We've been playing together in bands since we were teenagers. Actually Artie, Sal, and I were in a hardcore band named Sarcasm and we've known James from the same scene. He was in other bands that played with us. Then over the years we were involved with varying musical projects together. Then this one started in about 2000. We just did recordings on our own. We had our own home studio. We'd put together a six song sample CD and it ended up getting around. It eventually ended up getting to Carson Daly and the guys at 456. Then after that, this was before 456 was a label, they started talking to us about it and we started getting prepared to record the record. Then we spent the last year recording with Howie Beno and then we just finished it up in May. Since then we've been looking to get a tour together and right now we're towards the end of our present tour with Kill Hannah.
All of you guys are from Staten Island.
Yeah, we all grew up in the same neighborhood. I've known Sal the longest. I've known him since I was 13 years old. Then I met Artie and his brother Mike who is playing guitar with us now and did some production for us on both our demos and the album. Yeah, we're all neighborhood. That's what's been nice about the last few weeks. We've just been going to all these places we have never really been through before and not too far. A place like Philadelphia which is only a two or three hour ride from us. We knew it was a lot bigger and never had a good reason to so this is a good reason for us to get out and see Philadelphia and Boston.
You have quite a fanbase in New York City. Have you noticed it growing a bit as you travel around the country?
Yeah, in Chicago we met up with a few people who have been paying attention to us for a while and it seems like something is building over there. In Boston too. We met up with some people who had heard of us and heard our stuff and were familiar with it which is very surprising to us because we're just used to our own scene in New York. We've heard from a couple of people on the message boards but it's great to finally meet them. Put a face to people who have been listening to us before we even knew it. In Chicago I met up with a woman who is from Omaha, Nebraska and she was saying that she really loves the stuff and she's been following us for the last year. She had even heard the demos I guess over the Internet.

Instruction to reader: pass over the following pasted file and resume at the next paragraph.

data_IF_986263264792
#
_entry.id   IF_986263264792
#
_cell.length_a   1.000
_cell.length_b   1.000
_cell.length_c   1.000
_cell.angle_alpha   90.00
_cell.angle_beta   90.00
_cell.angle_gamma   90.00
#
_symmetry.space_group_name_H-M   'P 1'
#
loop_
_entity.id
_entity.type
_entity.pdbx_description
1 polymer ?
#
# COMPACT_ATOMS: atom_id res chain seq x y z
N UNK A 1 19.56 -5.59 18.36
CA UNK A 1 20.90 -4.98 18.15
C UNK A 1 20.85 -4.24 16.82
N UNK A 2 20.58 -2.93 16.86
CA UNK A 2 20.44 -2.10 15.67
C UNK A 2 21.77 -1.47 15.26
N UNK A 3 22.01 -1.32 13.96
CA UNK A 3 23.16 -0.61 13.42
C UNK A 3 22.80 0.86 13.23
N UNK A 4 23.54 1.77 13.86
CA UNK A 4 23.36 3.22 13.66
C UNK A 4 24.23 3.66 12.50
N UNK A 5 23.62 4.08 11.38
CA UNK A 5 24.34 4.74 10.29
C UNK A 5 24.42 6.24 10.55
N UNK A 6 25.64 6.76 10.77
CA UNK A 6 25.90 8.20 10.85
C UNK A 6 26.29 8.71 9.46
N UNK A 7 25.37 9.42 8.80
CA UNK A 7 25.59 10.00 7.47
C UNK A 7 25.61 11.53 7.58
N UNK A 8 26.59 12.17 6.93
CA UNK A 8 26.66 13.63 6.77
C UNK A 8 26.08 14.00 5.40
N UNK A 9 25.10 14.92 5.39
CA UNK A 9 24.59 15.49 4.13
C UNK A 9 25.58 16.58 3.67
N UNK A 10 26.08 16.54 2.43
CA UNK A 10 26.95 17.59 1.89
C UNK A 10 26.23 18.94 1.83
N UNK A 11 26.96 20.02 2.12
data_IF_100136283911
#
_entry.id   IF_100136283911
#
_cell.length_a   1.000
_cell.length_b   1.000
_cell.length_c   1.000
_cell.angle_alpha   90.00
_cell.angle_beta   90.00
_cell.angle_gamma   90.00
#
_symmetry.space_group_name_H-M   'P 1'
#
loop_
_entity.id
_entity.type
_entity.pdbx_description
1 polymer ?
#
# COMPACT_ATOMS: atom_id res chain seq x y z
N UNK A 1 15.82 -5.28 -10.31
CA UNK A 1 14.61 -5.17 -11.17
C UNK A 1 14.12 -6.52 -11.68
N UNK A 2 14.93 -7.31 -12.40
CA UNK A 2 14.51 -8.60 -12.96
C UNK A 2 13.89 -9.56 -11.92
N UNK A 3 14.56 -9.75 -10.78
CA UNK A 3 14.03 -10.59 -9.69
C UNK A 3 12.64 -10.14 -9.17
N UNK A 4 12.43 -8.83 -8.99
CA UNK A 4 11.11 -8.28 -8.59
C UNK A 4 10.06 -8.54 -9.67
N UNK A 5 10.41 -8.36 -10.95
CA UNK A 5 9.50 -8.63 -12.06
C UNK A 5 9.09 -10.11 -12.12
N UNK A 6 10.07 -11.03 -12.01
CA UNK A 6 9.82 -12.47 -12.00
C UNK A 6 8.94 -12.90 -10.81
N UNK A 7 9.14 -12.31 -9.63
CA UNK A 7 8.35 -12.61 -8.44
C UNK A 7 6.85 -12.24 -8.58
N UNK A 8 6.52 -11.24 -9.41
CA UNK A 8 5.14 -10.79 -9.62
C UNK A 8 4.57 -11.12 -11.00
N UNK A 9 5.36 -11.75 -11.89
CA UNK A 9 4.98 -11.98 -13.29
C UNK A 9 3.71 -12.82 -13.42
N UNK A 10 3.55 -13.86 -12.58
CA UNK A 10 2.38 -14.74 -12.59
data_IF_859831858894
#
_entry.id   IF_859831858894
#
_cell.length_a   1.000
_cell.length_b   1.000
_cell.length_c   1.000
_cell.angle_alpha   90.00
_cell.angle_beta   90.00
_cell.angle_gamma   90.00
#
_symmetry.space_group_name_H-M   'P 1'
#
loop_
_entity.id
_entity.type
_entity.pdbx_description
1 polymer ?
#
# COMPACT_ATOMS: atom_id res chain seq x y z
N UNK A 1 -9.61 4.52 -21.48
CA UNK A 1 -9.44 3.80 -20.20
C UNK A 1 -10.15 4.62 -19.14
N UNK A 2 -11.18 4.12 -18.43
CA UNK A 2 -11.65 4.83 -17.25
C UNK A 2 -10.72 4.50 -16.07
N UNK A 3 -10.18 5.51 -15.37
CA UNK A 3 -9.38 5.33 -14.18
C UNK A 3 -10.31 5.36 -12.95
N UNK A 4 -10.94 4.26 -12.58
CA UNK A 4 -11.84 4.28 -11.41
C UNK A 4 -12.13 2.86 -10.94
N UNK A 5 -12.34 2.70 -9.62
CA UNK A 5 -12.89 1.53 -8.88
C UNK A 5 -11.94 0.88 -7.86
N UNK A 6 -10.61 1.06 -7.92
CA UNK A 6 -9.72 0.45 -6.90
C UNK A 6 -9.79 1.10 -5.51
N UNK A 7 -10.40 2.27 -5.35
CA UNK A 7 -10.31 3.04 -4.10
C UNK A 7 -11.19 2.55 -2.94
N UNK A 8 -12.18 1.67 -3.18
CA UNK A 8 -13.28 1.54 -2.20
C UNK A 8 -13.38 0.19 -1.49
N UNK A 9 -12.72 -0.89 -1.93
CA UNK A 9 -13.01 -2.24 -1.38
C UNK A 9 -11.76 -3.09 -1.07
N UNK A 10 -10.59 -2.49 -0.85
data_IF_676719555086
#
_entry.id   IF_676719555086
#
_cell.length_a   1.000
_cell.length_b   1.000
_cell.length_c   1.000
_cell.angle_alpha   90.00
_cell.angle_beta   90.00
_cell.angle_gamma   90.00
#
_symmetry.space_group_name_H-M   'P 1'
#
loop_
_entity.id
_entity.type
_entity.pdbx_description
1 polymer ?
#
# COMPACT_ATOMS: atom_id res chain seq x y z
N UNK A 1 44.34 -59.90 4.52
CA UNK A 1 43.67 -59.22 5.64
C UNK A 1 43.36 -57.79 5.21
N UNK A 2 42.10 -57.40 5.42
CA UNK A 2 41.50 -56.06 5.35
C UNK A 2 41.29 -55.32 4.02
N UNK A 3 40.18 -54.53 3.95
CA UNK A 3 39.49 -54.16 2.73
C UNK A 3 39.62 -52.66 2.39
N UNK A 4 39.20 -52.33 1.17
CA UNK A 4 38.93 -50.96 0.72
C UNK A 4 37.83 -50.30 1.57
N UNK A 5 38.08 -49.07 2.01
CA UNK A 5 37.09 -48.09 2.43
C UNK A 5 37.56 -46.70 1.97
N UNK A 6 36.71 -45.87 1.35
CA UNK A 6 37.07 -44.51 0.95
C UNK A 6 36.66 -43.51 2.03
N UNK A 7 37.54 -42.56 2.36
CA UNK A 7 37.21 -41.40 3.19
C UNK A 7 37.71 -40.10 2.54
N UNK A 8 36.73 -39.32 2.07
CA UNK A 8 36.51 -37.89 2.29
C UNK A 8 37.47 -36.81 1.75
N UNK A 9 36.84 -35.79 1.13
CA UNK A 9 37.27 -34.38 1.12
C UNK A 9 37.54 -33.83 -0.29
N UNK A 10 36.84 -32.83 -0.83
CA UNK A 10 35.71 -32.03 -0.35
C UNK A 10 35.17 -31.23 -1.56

That's the cool thing about the Internet. You get introduced to all sorts of music that you wouldn't otherwise know about.
Right, right. People find us that we never would have expected. A lot of times that's the first question we ask them. How did you find out about us? Some of them found out about us through a band called Onesidezero because we're friends with one of the guys in that band, Bob, and he's been a big supporter of us. That was one channel that helped us and Kill Hannah is really helping us a lot. A lot of their fans are contacting us and finding out about us through them. That's really cool too.
You guys were the first band to sign on the 456 label.
Yeah, like I said, we really started with them. They're an independent label. They're small. They only have a few bands. They have Last Of The Famous, Vast, The UN, and a variety of different artists and I think what their aim is, is really just to get good music out there. I'm sure that's the goal of every record label but 456 to me doesn't seem very genre specific. They're just looking for something that's good which I always like because I don't like being pigeonholed into just one category. I know I like a vast array of different types of music so I'm glad that our label embraces that too.
With some labels it seems to be more of a money angle. Other labels just want people to hear good music. It depends on who you end up with.
Right. Yeah, I was glad we didn't end up with a label that tried to mold us into something that we're not. They've really worked with us throughout the whole thing and we bounce ideas off of each other and we just incorporated them really as collaborators. I guess I was sort of expecting a dictatorship from a record label saying ďokay, youíre going to look this way. Youíre going to act this way.Ē 456, they really work with us on those things which is really great.
Absolutely. Who wants to be told what you have to be?